April 20, 2014

A case for MariaDB’s Hash Joins

MariaDB 5.3/5.5 has introduced a new join type “Hash Joins” which is an implementation of a Classic Block-based Hash Join Algorithm. In this post we will see what the Hash Join is, how it works and for what types of queries would it be the right choice. I will show the results of executing benchmarks […]

Testing STEC SSD MACH16 200GB SLC

Following my previous benchmark of Samsung 830, today I want to show results for STEC MACH16 SATA card, 200GB size, this card is based on SLC, and regarding STEC website, it is an enterprise grade storage.

Testing Samsung SSD SATA 256GB 830 – not all SSD created equal

I personally like PCIe based Flash, but from a pricing point our customers are looking for cheaper alternatives. SATA SSD is an options. There is many products based on MLC technology, and Intel 320 I would say is the most popular. I do not particularly like its write performance – I wrote about it before, […]

ext4 vs xfs on SSD

As ext4 is a standard de facto filesystem for many modern Linux system, I am getting a lot of question if this is good for SSD, or something else (i.e. xfs) should be used. Traditionally our recommendation is xfs, and it comes to known problem in ext3, where IO gets serialized per i_node in O_DIRECT […]

Setting up XFS on Hardware RAID — the simple edition

There are about a gazillion FAQs and HOWTOs out there that talk about XFS configuration, RAID IO alignment, and mount point options.  I wanted to try to put some of that information together in a condensed and simplified format that will work for the majority of use cases.  This is not meant to cover every […]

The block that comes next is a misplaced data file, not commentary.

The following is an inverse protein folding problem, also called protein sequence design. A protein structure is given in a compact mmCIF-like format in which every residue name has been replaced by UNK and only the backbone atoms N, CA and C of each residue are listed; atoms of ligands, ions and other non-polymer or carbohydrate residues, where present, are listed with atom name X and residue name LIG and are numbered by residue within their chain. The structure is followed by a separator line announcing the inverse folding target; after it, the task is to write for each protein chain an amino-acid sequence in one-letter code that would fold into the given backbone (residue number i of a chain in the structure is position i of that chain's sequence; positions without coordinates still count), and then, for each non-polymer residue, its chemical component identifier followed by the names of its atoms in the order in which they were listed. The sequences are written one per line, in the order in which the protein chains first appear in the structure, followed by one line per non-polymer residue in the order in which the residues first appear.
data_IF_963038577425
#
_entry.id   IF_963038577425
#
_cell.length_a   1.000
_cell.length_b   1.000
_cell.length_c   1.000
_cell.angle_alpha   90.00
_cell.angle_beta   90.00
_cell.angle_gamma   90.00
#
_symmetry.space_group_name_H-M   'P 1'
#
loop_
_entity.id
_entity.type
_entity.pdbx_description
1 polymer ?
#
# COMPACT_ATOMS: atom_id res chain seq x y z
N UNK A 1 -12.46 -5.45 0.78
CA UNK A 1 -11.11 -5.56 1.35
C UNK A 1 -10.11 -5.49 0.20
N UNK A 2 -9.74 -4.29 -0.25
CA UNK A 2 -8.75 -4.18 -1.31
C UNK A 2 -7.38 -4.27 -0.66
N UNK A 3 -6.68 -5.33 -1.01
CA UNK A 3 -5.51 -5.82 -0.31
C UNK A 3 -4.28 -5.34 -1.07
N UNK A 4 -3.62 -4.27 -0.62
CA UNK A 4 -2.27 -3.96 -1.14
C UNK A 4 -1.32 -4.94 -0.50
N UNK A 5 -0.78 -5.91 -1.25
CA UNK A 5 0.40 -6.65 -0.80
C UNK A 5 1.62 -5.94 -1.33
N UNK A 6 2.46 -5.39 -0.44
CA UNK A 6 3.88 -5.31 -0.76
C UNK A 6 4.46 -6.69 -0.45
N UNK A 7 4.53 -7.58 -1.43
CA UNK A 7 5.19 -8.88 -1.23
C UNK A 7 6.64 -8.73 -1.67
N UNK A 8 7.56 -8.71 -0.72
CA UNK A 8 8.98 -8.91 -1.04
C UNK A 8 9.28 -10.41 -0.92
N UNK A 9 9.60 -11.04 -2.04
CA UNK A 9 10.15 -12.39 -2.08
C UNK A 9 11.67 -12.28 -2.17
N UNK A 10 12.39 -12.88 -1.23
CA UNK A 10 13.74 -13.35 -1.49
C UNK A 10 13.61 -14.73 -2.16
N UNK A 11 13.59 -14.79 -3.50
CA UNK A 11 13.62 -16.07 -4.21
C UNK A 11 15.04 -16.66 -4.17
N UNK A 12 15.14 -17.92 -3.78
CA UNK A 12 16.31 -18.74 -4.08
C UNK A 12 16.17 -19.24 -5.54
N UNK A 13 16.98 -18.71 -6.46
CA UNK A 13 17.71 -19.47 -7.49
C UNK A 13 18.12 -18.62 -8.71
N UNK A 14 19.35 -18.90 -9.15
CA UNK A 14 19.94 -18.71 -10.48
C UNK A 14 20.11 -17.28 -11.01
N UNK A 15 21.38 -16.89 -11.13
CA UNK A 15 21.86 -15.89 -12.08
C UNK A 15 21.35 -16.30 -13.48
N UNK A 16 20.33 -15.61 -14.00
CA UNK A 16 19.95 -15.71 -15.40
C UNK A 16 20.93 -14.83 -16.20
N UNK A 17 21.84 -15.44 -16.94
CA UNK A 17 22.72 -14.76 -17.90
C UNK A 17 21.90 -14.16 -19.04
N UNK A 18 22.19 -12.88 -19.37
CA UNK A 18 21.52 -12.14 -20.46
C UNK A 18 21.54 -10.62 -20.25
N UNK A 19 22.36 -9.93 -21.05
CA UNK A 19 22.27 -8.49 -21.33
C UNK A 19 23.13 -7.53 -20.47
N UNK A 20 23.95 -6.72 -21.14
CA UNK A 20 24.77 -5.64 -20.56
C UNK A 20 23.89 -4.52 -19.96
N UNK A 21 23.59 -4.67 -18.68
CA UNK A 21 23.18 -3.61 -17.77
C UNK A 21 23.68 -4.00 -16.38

Make your file system error resilient

One of the typical problems I see setting up ext2/3/4 file system is sticking to defaults when it comes to behavior on errors. By default these filesystems are configured to Continue when error (such as IO error or meta data inconsistency) is discovered which can continue spreading corruption. This manifests itself in a worst way […]

Why you can’t rely on a replica for disaster recovery

A couple of weeks ago one of my colleagues and I worked on a data corruption case that reminded me that sometimes people make unsafe assumptions without knowing it. This one involved SAN snapshotting that was unsafe. In a nutshell, the client used SAN block-level replication to maintain a standby/failover MySQL system, and there was […]

Virident tachIOn: New player on Flash PCI-E cards market

(Note: The review was done as part of our consulting practice, but is totally independent and fully reflects our opinion) In my talk on MySQL Conference and Expo 2010 “An Overview of Flash Storage for Databases” I mentioned that most likely there are other players coming soon. I actually was not aware about any real […]

FlashCache: more benchmarks

Previously I covered simple case with FlashCache, when data fits into cache partitions, now I am trying to test when data is bigger than cache. But before test setup let me address some concern (which I also had). Intel X25-M has a write cache which is not battery backuped, so there is suspect you may […]

fsyncs on software raid on FusionIO

As soon as we get couple FusionIO cards, there is question how to join them in single space for database. FusionIO does not provide any mirroring/stripping solutions and totally relies on OS tools there. So for Linux we have software RAID and LVM, I tried to followup on my post How many fsync / sec […]